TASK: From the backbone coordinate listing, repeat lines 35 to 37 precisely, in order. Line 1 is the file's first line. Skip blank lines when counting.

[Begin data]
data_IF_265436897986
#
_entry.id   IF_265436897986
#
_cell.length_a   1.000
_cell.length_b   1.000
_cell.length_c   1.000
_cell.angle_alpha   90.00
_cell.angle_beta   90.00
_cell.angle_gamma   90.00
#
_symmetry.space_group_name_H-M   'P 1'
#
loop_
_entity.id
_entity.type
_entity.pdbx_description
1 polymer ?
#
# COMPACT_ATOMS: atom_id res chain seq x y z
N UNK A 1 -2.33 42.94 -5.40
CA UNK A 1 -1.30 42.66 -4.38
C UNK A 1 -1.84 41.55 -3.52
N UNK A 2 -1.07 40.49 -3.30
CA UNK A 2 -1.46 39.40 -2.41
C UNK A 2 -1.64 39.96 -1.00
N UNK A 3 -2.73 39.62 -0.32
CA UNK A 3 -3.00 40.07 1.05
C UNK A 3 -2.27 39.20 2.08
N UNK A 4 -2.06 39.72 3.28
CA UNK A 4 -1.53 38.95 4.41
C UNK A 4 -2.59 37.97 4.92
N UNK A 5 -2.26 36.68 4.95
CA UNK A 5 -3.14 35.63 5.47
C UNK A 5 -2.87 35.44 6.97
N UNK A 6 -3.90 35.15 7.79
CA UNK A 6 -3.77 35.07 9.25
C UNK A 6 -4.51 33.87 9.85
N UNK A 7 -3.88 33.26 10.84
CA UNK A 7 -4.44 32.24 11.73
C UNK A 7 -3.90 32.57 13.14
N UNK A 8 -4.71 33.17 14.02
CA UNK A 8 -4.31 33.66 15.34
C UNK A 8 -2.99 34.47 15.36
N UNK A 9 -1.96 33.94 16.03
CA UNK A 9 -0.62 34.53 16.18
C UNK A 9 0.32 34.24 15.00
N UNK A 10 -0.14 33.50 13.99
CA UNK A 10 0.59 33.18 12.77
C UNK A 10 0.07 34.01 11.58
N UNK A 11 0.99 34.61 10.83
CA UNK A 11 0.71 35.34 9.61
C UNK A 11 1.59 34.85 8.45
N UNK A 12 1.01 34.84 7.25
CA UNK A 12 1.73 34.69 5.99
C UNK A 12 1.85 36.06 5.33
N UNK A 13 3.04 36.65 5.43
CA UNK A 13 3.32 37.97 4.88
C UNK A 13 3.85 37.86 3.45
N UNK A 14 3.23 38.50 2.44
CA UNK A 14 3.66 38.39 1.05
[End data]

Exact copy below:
C UNK A 5 -2.87 35.44 6.97
N UNK A 6 -3.90 35.15 7.79
CA UNK A 6 -3.77 35.07 9.25